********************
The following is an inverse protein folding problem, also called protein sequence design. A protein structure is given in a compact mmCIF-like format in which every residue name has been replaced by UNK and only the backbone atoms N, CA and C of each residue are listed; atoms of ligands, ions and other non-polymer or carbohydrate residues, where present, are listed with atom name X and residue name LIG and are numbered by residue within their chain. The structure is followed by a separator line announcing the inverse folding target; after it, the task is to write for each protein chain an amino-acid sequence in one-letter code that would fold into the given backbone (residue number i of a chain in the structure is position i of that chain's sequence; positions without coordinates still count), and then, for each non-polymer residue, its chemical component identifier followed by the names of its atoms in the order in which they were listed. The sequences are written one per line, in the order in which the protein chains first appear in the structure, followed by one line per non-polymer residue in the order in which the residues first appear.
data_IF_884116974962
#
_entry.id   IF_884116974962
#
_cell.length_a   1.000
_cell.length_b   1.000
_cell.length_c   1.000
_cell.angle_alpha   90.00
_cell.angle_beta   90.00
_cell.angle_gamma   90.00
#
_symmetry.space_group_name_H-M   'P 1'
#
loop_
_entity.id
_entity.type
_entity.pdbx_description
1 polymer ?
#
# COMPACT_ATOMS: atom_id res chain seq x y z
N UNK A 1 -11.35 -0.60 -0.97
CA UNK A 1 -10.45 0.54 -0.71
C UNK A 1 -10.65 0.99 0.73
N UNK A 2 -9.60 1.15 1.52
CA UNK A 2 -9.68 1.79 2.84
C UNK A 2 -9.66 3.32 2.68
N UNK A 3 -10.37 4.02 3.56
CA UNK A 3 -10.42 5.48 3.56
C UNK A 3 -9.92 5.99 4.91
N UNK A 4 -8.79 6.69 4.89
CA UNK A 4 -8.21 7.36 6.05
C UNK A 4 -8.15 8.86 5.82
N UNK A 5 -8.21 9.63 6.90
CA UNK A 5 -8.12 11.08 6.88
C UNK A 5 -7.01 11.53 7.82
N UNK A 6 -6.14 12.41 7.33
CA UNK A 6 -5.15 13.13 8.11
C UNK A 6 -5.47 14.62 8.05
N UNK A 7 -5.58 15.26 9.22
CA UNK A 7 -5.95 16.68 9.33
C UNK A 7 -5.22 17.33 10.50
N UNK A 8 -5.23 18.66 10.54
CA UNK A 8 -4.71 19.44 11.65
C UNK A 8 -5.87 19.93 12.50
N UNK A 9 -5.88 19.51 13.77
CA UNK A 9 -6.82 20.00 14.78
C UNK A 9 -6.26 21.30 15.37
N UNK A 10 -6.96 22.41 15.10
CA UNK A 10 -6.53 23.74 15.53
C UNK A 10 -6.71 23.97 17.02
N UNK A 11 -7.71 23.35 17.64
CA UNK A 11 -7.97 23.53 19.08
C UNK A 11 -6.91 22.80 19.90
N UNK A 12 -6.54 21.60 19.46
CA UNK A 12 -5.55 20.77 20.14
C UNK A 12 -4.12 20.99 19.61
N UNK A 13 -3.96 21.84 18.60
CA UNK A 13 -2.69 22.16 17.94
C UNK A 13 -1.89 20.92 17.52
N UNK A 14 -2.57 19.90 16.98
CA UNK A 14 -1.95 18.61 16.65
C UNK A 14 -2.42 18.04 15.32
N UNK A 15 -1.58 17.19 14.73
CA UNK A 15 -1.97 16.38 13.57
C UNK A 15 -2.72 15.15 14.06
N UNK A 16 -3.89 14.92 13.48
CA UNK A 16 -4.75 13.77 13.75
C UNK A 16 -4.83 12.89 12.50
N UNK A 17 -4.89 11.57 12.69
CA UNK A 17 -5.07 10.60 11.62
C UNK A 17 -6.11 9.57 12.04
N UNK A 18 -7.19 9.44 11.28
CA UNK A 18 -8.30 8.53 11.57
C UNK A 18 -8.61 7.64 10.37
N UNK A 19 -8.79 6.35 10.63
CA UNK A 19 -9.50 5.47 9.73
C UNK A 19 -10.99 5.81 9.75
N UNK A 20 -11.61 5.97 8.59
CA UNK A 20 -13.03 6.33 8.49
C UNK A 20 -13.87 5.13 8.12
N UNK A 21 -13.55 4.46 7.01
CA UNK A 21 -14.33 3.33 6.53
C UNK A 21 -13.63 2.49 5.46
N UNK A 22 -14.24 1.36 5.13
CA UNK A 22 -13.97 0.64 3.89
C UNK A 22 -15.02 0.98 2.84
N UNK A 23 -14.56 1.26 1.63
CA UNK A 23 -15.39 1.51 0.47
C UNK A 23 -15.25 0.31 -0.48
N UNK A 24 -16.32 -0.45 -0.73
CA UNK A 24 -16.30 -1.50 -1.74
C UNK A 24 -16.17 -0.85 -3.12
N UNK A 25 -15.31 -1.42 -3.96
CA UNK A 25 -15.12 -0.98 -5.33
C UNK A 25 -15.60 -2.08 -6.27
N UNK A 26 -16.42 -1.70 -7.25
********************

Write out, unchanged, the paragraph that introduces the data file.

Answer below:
The following is an inverse protein folding problem, also called protein sequence design. A protein structure is given in a compact mmCIF-like format in which every residue name has been replaced by UNK and only the backbone atoms N, CA and C of each residue are listed; atoms of ligands, ions and other non-polymer or carbohydrate residues, where present, are listed with atom name X and residue name LIG and are numbered by residue within their chain. The structure is followed by a separator line announcing the inverse folding target; after it, the task is to write for each protein chain an amino-acid sequence in one-letter code that would fold into the given backbone (residue number i of a chain in the structure is position i of that chain's sequence; positions without coordinates still count), and then, for each non-polymer residue, its chemical component identifier followed by the names of its atoms in the order in which they were listed. The sequences are written one per line, in the order in which the protein chains first appear in the structure, followed by one line per non-polymer residue in the order in which the residues first appear.